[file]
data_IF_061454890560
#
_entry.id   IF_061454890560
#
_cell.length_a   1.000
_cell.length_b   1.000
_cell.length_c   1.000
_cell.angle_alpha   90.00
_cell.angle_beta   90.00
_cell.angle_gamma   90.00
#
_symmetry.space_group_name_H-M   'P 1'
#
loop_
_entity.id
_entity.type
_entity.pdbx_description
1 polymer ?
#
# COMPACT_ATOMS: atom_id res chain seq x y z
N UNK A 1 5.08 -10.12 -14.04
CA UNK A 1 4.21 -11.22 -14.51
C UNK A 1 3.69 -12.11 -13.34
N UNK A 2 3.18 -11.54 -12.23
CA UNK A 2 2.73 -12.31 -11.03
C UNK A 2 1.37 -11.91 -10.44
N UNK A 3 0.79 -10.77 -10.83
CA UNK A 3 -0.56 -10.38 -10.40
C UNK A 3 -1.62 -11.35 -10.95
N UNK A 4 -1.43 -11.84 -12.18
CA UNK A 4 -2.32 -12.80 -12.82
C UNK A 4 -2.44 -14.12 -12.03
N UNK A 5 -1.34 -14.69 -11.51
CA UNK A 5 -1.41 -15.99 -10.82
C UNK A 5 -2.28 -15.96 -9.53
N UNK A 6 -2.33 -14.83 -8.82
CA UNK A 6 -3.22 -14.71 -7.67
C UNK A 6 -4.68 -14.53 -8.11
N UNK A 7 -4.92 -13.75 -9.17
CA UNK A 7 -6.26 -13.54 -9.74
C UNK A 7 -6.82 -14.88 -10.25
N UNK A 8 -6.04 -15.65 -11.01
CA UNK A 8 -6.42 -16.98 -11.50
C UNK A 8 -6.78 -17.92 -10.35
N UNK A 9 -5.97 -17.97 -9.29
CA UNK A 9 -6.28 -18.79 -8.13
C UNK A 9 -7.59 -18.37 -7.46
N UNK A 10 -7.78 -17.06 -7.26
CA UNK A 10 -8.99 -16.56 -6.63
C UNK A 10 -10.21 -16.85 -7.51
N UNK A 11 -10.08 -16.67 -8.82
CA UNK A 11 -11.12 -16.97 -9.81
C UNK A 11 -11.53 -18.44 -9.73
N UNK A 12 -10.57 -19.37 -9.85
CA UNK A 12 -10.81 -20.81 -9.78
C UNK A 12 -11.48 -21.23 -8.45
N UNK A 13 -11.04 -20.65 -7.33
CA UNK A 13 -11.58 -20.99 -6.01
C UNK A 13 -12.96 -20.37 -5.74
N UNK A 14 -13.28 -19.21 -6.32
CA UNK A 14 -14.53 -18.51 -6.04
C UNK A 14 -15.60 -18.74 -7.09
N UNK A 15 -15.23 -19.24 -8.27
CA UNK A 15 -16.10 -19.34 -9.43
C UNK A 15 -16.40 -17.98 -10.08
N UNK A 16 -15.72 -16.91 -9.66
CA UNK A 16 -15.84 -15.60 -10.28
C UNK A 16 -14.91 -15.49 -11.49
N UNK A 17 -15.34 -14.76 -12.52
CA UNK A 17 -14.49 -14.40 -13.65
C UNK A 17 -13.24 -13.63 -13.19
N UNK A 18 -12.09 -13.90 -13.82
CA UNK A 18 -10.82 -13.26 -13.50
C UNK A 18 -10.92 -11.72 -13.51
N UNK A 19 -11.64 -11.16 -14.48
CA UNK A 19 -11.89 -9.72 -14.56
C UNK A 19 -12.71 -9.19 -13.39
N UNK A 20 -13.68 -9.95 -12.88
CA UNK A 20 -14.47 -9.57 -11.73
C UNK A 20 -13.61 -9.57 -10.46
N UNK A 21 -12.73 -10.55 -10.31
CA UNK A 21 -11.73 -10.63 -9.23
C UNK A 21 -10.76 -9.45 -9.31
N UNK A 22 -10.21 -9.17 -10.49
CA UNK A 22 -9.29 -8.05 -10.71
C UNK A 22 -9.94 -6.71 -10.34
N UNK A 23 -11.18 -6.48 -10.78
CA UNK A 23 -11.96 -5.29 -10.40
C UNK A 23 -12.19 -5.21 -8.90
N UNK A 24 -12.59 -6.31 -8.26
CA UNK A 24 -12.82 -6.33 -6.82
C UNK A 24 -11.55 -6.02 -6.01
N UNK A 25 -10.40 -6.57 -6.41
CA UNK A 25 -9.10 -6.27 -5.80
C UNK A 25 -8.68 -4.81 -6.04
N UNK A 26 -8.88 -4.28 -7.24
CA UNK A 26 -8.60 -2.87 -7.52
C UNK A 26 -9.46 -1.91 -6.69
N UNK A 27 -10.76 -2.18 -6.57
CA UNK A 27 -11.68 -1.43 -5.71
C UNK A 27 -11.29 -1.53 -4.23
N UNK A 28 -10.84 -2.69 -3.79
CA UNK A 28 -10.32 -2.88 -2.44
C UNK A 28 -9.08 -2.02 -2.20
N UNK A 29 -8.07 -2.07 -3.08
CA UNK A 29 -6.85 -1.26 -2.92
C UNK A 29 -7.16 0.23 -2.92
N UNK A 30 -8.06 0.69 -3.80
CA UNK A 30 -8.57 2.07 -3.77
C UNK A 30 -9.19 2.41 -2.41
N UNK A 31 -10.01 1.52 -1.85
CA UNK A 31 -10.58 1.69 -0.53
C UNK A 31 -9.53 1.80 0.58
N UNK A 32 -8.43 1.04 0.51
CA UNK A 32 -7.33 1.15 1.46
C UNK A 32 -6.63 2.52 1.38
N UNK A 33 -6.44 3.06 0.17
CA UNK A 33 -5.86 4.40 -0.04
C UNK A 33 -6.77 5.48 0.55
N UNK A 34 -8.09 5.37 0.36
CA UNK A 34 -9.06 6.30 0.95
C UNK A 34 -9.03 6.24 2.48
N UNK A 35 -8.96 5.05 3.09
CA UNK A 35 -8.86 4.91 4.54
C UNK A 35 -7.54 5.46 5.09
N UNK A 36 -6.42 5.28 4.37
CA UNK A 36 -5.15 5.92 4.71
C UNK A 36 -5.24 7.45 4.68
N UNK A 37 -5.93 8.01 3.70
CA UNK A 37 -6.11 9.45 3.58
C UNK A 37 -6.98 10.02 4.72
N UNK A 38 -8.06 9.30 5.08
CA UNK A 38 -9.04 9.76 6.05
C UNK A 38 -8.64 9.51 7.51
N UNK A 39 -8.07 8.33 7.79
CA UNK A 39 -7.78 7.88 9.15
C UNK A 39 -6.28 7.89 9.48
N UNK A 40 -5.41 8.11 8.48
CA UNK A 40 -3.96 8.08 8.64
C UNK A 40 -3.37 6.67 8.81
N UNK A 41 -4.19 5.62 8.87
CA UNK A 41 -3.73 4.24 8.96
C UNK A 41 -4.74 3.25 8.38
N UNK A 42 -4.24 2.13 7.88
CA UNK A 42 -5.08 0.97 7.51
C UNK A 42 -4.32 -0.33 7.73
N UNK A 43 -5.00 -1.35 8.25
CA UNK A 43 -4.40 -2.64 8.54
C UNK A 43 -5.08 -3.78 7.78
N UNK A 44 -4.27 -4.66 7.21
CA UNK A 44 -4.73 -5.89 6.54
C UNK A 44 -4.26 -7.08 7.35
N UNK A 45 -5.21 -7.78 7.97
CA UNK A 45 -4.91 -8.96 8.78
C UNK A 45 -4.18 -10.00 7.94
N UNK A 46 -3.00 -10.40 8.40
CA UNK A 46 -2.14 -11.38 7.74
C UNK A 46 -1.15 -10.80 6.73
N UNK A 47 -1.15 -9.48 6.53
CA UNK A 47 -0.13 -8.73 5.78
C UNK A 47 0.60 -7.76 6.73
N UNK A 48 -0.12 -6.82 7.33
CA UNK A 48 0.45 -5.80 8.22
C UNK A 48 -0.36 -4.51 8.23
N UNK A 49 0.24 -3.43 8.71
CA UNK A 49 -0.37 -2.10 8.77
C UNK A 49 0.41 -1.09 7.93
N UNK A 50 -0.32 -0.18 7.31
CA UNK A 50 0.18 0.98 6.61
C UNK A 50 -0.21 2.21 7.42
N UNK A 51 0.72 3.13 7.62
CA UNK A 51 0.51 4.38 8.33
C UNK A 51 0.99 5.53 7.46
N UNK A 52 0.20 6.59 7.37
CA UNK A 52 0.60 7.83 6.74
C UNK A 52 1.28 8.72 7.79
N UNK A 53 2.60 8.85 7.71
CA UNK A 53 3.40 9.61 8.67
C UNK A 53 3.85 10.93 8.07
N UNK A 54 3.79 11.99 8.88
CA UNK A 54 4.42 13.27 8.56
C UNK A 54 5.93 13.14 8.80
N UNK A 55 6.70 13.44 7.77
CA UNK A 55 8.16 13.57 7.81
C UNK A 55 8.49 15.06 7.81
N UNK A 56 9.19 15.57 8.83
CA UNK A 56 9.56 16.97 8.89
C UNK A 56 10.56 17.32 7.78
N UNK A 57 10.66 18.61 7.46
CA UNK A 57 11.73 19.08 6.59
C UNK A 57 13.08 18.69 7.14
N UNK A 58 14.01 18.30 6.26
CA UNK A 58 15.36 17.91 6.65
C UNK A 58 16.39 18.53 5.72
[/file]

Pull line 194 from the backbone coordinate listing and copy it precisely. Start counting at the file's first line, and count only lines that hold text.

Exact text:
C UNK A 58 16.39 18.53 5.72